YORKSHIRE have sent an SOS to England leg-spinner Adil Rashid asking him to rethink his decision to quit red-ball cricket.
The club want Rashid to help them in their quest to climb out of the County Championship relegation zone.
Yorkshire dropped into the bottom two after their seven-wicket defeat to Surrey at Scarborough, and first-team coach Andrew Gale has asked if the player would reverse his decision to play only white-ball cricket this summer.
“He said that he’d think about it, but I can’t see him making a U-turn,” said Gale. “It’s up to him. You never say never. If he finishes T20 and he feels like he wants to keep playing cricket then you never know.”
Rashid is unavailable as Yorkshire prepare to start their Vitality T20 Blast campaign against Durham at Emerald Headingley on Thursday due to his England commitments.
The 30-year-old is part of the squad for the three-match T20 series against India that starts on Tuesday and for the three-match one-day series against India that culminates at Headingley on July 17, which is England’s final white-ball game of the summer.
Rashid is then available for the bulk of Yorkshire’s T20 campaign, with the group stages finishing on August 17.
But the club still have seven Championship games left – exactly one half of their programme – as they aim to avoid sliding into Division Two.
Whether Rashid makes himself available for the Championship or not, the spin bowling situation is an area of concern.
Neither Karl Carver nor Azeem Rafiq have been able to command a regular Championship place with Yorkshire relying on the part-time spin of batsmen such as Adam Lyth and Jack Leaning.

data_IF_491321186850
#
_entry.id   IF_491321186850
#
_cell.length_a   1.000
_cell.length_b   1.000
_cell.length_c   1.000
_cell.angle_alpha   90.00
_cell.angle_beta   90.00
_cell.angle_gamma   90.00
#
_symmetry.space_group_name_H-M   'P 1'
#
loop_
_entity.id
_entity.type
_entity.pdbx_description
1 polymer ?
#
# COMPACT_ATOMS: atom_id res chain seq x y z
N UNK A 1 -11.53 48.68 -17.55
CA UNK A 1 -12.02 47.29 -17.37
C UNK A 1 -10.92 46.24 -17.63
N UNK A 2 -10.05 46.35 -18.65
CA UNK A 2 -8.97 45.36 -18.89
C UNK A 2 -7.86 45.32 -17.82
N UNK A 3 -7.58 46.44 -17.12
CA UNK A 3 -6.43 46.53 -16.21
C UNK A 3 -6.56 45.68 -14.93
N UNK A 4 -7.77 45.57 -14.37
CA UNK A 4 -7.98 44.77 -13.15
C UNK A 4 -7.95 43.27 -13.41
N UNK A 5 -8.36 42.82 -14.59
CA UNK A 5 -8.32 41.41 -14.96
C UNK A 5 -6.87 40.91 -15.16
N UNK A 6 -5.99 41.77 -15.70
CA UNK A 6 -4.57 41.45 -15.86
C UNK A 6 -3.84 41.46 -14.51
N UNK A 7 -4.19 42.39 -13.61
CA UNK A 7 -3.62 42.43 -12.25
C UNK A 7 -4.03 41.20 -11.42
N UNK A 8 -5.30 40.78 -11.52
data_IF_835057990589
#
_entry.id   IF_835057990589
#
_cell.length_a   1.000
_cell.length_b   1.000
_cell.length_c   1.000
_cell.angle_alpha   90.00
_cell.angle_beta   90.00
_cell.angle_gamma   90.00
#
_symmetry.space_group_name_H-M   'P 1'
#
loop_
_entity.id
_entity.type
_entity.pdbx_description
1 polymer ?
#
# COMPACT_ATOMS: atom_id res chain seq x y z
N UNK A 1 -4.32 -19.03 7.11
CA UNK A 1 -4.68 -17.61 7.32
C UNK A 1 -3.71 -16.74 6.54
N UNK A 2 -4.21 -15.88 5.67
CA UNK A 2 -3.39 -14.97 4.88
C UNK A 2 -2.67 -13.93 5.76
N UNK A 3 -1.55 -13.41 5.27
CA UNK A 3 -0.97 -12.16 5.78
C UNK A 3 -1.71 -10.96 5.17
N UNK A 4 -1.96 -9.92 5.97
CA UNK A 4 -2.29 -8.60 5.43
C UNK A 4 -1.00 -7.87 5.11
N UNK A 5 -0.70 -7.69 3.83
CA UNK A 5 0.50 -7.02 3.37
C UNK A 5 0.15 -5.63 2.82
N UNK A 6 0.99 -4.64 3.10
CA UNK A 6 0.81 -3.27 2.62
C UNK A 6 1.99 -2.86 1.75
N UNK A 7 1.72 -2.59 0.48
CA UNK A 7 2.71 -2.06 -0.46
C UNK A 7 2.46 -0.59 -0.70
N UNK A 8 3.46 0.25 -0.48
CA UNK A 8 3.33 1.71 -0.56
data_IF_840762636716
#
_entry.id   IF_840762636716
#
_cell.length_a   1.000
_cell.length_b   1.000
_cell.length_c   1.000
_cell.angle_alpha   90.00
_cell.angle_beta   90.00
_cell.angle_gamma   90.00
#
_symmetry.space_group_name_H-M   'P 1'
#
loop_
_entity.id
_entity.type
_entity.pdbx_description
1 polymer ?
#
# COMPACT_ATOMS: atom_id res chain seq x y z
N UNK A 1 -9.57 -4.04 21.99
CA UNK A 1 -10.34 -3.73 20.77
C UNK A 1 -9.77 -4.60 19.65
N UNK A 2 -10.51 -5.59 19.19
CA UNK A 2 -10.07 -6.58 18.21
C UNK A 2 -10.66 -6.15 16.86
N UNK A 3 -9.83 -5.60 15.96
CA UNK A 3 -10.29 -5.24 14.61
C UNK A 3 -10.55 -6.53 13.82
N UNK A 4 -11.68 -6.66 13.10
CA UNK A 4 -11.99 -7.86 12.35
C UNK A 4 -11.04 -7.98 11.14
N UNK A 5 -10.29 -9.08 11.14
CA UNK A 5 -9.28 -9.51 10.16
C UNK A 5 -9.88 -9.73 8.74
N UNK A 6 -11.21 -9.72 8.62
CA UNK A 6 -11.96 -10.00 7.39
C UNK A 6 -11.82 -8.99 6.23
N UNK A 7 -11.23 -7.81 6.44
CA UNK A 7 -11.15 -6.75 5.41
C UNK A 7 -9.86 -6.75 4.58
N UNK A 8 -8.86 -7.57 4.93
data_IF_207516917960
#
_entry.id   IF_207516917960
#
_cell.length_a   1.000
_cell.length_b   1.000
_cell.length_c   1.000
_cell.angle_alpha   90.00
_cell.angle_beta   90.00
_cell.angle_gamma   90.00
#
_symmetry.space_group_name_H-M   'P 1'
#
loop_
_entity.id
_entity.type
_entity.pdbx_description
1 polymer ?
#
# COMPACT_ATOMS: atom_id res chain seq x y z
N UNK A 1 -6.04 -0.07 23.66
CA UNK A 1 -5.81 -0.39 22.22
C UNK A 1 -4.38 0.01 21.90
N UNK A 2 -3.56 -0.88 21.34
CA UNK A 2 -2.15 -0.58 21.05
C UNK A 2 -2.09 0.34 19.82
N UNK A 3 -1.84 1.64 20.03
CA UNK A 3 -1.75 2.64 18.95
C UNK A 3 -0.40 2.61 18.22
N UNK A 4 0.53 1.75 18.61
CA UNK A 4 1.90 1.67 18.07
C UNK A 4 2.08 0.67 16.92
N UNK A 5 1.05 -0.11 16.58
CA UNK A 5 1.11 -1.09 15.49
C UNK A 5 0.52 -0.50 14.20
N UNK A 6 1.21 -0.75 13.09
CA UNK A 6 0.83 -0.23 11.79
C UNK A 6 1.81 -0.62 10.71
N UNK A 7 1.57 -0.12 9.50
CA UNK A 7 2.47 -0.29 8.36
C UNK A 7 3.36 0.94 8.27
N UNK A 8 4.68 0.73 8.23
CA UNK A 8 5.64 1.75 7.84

Gale said that the club are actively looking to strengthen.
“The spin bowling area is something that we’re looking at,” he said.
“Whether we get someone this year, I’m not sure, but down the line, yeah. Maybe a loan or maybe a permanent signing. We’ll have to have a look at it.
“Rafa (Rafiq) is playing in the second team this week, so we’ll have a look at that with regards to the T20 coming up.”
Gale is confident that the club can pull clear of danger despite Yorkshire’s Championship predicament.
“I’m not getting too down,” he said. “I’m obviously gutted that we lost to Surrey, but I feel like the dressing room is still a good place.
“The team spirit is still there and there is still a togetherness there, and if we can keep that going we can turn the corner.”
Key to that aspiration is top-order batsmen scoring more runs, a perennial problem in recent times.
At the halfway stage Yorkshire’s leading run-scorer is 19-year-old Harry Brook (407), who also possesses the highest average (33.91) if you discount England’s Jonny Bairstow, who averages 45.25 from just two appearances.
Otherwise, of the top-order on duty at Scarborough, Gary Ballance averages 33.60, Jack Leaning 30.00, Adam Lyth 22.41, Cheteshwar Pujara 14.33 and Alex Lees 6.25.
“A few individuals just haven’t stood up, highly experienced players,” said Gale.
“We haven’t got a lot of options, and players need to start putting up their hands.”